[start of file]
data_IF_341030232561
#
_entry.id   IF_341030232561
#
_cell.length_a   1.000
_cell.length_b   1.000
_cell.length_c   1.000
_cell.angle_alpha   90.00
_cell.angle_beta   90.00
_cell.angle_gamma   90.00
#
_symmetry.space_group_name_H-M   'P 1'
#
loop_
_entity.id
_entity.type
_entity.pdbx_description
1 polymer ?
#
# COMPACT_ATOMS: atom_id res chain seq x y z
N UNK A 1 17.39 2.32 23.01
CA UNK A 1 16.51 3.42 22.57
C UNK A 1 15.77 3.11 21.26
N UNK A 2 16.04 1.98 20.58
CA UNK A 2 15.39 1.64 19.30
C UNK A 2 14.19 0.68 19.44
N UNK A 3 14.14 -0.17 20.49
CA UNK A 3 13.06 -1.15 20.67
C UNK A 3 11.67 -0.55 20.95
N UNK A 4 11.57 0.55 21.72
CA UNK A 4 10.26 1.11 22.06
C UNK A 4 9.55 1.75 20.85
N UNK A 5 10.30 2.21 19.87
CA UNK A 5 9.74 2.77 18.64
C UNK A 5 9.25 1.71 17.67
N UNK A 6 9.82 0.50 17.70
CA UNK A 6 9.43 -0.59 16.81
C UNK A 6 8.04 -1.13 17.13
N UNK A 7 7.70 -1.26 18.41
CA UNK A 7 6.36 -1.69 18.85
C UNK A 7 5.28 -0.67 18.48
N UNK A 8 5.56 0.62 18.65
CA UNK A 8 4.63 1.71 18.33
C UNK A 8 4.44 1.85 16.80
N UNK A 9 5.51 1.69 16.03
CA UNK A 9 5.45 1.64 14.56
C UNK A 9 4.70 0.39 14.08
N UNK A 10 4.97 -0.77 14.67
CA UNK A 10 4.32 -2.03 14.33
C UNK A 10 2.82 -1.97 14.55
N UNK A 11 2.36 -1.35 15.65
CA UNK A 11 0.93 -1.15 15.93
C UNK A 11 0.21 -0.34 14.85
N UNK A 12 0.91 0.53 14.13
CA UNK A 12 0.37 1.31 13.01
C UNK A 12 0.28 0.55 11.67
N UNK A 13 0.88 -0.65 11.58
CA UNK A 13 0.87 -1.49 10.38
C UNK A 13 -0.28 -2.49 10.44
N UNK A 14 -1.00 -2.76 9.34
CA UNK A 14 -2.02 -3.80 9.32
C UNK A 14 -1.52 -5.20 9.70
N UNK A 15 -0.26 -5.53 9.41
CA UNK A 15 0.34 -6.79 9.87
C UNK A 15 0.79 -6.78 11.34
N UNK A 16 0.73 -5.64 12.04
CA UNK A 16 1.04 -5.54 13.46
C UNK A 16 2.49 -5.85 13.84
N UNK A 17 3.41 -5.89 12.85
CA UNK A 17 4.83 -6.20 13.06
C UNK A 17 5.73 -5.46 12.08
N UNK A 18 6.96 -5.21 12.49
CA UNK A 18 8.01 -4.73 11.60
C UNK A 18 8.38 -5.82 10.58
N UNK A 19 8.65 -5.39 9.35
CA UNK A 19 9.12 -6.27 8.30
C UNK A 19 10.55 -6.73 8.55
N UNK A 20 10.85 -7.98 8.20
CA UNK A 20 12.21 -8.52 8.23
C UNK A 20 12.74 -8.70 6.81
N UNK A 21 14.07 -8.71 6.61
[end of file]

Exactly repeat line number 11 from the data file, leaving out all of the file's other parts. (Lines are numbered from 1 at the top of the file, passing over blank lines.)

#